# The electromagnetic spectrum.

Discussion in 'Physics' started by jonkopp, Jan 23, 2008.

1. ### jonkopp Thread Starter Member

Jan 17, 2008
15
0
Black holes aside, the part of popular physics that always baffled me was the electromagnetic spectrum.

I understand that the spectrum represents a sliding value of frequency. I understand it progresses through the RF range and then into the light range, and then finally(as far as we can measure) into the cosmic ray section of the range. All these 'areas' represent these particles at different excitation levels. OK, gotcha so far.

But when I talk to all my comms buddies, they always refer to the RF region of the spectrum as radiated electrons. As if the transmitting body is super-charging the antenna until electrons fire off. And that it is an electron flying through space until it collides with the receiving antenna.

Is this just poor teaching, or is that the truth? At the lower end of the spectrum, are the electromagnetic particles being radiated as electrons, and at the light range they are being radiated as photons? Because if this is true, then there is a huge gap in the whole teaching process about the magical range where it crosses over from being only a particle(as electrons are), and then into the double state of being both a wave and a particle(as photons are). You'd think such a stupefying anomaly as this would require a little more focus. At what exact point does the transition occur? Why?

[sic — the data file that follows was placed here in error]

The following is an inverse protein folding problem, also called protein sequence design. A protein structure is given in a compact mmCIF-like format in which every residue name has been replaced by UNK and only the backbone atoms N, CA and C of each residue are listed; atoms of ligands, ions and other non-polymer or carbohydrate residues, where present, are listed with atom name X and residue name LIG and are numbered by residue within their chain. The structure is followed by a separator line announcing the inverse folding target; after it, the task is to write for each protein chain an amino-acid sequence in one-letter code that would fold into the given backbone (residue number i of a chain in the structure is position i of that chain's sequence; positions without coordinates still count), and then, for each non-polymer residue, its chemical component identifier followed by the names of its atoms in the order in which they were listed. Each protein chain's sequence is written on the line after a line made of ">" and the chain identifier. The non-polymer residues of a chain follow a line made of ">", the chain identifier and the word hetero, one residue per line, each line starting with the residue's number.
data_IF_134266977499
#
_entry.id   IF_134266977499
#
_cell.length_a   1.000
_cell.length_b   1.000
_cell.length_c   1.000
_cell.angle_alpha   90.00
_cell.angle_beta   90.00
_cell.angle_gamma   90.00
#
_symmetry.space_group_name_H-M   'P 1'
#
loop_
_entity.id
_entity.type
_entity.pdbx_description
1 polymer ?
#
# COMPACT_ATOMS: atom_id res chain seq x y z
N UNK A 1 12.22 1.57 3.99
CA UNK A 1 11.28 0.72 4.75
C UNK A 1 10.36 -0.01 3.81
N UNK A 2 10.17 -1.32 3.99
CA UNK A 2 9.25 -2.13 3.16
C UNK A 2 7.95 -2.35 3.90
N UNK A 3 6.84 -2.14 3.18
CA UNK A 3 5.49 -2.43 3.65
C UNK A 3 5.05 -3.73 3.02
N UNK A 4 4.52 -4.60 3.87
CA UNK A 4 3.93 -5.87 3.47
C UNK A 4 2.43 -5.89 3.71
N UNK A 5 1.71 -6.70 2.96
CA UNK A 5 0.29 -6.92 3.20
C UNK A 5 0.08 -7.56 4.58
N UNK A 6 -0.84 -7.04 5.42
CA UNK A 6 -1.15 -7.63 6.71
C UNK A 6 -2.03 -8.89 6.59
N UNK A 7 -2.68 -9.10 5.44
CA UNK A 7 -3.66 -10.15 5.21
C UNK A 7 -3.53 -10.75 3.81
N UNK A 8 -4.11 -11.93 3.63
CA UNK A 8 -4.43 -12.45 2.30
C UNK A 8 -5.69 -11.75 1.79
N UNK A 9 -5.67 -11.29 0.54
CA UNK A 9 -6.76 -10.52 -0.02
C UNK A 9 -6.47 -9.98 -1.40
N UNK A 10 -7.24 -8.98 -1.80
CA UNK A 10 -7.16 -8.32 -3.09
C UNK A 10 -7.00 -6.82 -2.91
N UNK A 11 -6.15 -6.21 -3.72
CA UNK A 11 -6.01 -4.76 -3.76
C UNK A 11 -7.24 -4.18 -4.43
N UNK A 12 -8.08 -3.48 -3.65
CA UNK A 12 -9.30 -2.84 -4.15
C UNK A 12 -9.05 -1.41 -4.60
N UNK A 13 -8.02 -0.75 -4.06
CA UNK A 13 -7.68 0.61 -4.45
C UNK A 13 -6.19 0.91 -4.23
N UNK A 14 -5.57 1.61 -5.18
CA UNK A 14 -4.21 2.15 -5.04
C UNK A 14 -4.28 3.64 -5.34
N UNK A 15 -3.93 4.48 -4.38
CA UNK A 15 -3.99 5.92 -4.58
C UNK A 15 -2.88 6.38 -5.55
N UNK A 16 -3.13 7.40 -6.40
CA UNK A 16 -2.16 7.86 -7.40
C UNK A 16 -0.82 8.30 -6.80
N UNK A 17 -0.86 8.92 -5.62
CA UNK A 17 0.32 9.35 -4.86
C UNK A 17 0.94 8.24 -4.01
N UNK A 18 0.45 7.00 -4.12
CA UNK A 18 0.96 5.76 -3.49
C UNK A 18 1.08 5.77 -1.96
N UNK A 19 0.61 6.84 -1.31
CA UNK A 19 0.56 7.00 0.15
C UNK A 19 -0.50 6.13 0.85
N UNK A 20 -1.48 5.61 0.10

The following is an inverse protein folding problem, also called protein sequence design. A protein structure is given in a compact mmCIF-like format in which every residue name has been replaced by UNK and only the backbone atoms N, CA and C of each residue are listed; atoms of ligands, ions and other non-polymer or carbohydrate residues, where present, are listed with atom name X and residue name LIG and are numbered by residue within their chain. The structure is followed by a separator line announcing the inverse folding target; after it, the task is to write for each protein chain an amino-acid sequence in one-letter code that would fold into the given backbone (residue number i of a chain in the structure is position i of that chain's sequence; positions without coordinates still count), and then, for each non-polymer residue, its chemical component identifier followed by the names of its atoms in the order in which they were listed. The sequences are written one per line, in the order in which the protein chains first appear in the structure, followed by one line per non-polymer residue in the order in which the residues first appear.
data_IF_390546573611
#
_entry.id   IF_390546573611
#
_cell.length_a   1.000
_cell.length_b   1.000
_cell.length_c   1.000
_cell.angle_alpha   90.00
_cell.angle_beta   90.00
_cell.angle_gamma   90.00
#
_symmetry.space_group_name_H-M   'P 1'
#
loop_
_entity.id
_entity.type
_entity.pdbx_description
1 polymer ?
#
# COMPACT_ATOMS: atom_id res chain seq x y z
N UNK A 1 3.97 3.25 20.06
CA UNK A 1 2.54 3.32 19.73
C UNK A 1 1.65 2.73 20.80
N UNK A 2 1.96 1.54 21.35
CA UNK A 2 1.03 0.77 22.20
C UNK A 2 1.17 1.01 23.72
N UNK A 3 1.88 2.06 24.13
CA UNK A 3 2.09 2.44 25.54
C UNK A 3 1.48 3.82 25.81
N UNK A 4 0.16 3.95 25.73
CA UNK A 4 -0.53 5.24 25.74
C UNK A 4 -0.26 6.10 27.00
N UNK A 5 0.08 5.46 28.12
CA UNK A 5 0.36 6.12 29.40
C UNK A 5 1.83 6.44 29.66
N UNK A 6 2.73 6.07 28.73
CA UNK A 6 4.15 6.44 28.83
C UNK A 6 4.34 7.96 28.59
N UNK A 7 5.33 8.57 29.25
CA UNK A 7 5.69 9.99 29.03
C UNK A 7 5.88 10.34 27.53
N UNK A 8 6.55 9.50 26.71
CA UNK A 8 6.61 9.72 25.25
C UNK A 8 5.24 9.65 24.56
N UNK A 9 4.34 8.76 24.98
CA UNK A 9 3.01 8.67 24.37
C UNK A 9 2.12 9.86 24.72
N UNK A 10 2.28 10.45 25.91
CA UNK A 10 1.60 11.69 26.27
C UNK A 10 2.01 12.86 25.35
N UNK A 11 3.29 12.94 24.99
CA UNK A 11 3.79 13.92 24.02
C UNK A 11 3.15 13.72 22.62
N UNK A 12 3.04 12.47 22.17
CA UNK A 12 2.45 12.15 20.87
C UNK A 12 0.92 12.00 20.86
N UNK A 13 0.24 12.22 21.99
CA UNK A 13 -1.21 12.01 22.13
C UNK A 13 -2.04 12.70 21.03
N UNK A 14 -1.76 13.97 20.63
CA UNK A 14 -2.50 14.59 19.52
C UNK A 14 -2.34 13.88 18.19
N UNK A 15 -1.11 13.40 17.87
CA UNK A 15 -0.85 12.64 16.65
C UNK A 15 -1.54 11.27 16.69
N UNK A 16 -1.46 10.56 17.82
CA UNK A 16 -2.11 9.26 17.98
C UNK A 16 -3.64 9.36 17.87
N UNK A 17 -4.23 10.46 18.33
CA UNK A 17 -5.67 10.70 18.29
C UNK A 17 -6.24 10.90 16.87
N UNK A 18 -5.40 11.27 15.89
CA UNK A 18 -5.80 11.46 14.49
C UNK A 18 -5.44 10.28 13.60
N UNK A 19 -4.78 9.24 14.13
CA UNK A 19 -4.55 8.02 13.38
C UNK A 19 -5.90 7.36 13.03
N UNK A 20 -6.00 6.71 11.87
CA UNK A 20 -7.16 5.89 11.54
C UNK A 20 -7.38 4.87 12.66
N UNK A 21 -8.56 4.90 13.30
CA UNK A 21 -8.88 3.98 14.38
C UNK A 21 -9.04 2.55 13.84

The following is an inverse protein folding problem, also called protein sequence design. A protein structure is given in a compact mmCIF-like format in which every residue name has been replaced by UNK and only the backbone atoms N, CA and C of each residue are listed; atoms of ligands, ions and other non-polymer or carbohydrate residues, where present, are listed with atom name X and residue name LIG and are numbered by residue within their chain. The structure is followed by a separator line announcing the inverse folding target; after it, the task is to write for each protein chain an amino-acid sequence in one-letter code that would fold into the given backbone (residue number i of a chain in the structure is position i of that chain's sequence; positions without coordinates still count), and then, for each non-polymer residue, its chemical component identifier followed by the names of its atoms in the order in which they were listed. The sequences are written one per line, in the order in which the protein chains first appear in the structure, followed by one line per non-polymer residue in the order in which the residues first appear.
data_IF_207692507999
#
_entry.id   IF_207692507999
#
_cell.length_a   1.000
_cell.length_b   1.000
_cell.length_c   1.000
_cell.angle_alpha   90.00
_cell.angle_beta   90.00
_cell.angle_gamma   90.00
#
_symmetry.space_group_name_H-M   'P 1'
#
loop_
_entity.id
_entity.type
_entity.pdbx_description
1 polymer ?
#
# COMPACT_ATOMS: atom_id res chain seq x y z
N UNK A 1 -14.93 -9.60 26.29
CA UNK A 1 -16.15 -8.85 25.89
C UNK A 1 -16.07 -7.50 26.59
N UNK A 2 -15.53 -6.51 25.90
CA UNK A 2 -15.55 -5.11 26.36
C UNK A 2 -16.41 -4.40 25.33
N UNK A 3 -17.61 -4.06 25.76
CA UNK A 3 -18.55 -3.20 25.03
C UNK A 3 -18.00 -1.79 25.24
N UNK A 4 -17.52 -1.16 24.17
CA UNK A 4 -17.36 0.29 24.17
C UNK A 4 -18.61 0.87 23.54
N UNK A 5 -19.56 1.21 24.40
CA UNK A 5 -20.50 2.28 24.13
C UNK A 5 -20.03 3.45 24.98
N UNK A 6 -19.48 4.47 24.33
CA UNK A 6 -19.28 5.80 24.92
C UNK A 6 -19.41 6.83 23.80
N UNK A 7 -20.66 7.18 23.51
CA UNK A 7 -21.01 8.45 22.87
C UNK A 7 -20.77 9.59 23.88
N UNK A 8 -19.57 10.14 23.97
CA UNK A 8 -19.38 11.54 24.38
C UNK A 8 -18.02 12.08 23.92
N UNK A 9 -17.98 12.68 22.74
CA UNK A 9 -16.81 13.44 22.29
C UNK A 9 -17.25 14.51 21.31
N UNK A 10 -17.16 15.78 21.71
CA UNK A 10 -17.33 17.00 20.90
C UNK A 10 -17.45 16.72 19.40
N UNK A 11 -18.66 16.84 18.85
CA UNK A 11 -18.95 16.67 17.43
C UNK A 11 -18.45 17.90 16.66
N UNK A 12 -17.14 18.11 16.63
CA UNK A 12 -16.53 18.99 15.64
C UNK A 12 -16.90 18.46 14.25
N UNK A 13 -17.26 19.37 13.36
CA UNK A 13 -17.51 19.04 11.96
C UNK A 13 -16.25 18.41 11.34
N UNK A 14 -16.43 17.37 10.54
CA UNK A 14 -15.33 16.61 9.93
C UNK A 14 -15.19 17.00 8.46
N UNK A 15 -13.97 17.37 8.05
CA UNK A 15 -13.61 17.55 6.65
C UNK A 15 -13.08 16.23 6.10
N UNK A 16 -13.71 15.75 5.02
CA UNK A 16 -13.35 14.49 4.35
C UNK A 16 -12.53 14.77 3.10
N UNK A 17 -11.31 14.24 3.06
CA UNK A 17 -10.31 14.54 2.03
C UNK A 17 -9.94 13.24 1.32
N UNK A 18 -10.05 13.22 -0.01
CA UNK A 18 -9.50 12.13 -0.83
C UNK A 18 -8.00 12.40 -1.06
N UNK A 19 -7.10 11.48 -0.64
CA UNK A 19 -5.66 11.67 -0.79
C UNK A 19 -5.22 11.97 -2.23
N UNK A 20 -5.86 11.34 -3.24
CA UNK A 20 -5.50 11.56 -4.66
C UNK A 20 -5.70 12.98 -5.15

In my mind all the states of the electromagnetic spectrum are a single type of particle at different excitation levels. This jives with some of the areas I've read the breakdown. Some places say that the whole spectrum is photons. That once the energy is radiated it carrys this double state. But then in teaching, they only talk about the light region as being photons and therefore being in the double state.

Maybe we need a different name for the overall electromagnetic spectrum particle that is then broke down into its frequency range name(ELF, HF, EHF. UV, Visible light, IR, etc..). Or is this already done, the photon, and the different story being told in school is wrong?

This double standard is very confusing. And honestly, I don't even know how many teachers know the difference(let alone the truth). Any inputs to clarify this?

Jan 17, 2008
15
0